Thanks to the good old Official Information Act, I have managed to get hold of some interesting information from NZTA on public transport, and in particular a full overview of what they called the “Public Transport Effectiveness Project”. There’s a huge amount of information in this document, so I will probably take a few blog posts to work through it all. And, notwithstanding the problems that I will obviously point out (including in this post) overall I think the effectiveness project is a good thing and will result in good improvements to public transport – particularly in terms of ticketing & fares systems, network design and public transport priority measures.
But anyway, a rather amusing aspect of the NZTA board paper on the Public Transport Effectiveness Project is right up the front, and how they outline what the ‘problem’ is that the project is trying to solve. This is outlined in the couple of paragraphs below, which I do admit mainly serve the purpose of “setting the scene” for what NZTA consider to the be real problem, and that is declining farebox recoveries and increasing public transport subsidies. Surely the fact that NZTA is investing more money than ever in public transport is a good thing, not a ‘problem’ – right? It’s also quite funny that NZTA trumpet the fact that more money is being spent on public transport than ever before, as I would struggle to think of anything that we’re not spending more money on than ever before. We’re certainly spending more money on building stupid loss-making motorway projects than ever before, I imagine we’re spending more on health and education than ever before, and so on. That’s what happens with a growing population.
What’s also interesting is confirmation from NZTA about the significant growth in public transport patronage over the past decade. This is illustrated in the paragraph below:
Once again, surely growing public transport patronage is a good thing, not a problem – right?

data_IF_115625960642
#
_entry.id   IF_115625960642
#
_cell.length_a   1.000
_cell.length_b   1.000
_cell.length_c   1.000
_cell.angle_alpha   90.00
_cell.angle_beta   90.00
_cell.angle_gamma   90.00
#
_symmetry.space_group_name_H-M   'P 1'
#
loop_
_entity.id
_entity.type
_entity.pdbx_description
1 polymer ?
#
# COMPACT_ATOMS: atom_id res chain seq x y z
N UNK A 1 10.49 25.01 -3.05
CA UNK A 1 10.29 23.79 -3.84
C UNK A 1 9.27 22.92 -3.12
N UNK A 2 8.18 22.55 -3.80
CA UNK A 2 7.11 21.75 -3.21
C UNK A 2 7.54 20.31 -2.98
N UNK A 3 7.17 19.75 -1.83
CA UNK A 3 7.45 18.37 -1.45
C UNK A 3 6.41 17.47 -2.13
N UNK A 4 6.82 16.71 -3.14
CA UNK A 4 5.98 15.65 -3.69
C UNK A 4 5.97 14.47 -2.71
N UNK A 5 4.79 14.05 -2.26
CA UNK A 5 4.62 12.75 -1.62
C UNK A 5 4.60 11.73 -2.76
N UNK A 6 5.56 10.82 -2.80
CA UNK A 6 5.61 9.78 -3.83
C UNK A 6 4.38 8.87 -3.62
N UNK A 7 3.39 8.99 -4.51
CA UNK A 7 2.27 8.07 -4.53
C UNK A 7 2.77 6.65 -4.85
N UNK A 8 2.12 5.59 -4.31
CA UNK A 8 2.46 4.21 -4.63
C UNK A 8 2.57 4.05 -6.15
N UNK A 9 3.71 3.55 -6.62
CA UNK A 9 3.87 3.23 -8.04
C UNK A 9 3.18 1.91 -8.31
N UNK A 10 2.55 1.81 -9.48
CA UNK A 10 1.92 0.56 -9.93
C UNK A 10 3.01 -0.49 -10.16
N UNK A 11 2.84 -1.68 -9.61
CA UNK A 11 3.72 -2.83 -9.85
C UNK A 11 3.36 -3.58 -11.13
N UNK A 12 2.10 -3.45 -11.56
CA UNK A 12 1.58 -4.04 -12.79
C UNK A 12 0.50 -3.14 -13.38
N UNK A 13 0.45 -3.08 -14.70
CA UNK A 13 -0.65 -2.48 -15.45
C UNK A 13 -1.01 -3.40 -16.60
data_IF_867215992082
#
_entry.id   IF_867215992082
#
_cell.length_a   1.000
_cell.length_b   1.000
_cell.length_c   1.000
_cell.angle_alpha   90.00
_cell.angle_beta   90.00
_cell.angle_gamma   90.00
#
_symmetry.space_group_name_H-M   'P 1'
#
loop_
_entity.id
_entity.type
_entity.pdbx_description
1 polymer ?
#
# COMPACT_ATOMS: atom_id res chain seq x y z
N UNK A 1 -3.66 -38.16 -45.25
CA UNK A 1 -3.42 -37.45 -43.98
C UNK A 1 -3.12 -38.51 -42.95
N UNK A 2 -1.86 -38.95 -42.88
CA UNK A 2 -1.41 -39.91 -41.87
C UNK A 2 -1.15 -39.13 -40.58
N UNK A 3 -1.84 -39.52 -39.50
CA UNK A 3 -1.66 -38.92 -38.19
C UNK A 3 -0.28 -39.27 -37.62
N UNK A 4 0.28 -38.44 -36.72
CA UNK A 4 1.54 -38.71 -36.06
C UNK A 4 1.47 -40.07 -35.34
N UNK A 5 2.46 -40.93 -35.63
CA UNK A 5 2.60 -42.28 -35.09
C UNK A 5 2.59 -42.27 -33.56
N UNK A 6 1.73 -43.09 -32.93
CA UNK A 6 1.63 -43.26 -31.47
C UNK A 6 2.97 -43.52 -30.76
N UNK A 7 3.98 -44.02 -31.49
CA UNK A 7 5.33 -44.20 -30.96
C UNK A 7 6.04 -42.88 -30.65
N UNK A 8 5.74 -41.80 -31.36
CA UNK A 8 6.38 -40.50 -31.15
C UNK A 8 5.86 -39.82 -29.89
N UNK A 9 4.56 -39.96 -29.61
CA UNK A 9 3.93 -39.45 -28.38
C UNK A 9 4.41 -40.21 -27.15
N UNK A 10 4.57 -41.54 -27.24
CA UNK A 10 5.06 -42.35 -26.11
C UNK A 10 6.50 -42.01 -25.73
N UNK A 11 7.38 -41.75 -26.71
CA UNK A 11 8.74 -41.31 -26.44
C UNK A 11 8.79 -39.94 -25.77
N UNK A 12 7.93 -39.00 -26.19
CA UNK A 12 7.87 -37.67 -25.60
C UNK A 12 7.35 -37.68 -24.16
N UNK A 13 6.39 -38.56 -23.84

As I noted above, it is the farebox and subsidy issue that NZTA consider to be the real problem here. Kind of ironic that this comes after they spend a whole page saying how good the public transport patronage growth has been over the past decade and how much we are investing in public transport.
As shown in the figure below, yes it is very true that farebox recoveries have decreased over the past 10 years and that subsidies per passenger have increased. In some respects that could mean that we’re not getting as good value for money out of public transport investment as we used to – and perhaps that is true to some extent. However, there’s still an interesting question about the cost-effectiveness of NZTA’s current subsidies for public transport that I think requires a bit of further investigation. For a start, let’s remember that NZTA is funded by petrol taxes, road user charges and vehicle licensing fees: effectively it is a ‘user-pays’ type of operation: they collect money from road-users and they spend money (generally) on the roading system, as well as rail operating (but for some reason not capital) costs. The reason NZTA subsidises public transport is because road users benefit from people using public transport rather than clogging up the roads in their cars. Let’s say that a bus that used to operate gets cancelled and everyone shifts back to driving their cars: that’s another (say) 50 people on the road, who at peak time would contribute to some extent to the economic cost of congestion that Auckland faces.
NZTA has done some complex calculations to work out exactly what the benefits are to road users of people shifting from driving to using public transport. The benefits are split between peak times and off-peak times, and between benefits to road users and benefits to the public transport users themselves. Let’s focus on benefits to road users – because obviously that is the “bang for your buck” that NZTA gets for its investment in public transport. These are outlined in the table below: Auckland’s public transport patronage is approximately split 50/50 between peak and off-peak trips (I have had this confirmed by someone from ARTA). That means that the average “road traffic reduction benefits” of a public transport trip in Auckland is $6.74. NZTA’s contribution to the subsidy of a each public transport trip in Auckland is, on average, $1.53 – as confirmed by the Minister of Transport himself. This means that NZTA effectively gets back $4.40 for every dollar it spends on public transport subsidies – a “cost benefit ratio” of 4.4.
Perhaps NZTA’s “problem” with public transport’s cost effectiveness is that it’s too good. A cost-benefit ratio of 4.4 is pretty fantastic, especially when you compare it to the 0.8 (which itself is over-estimated I reckon) cost-benefit ratio of the holiday highway.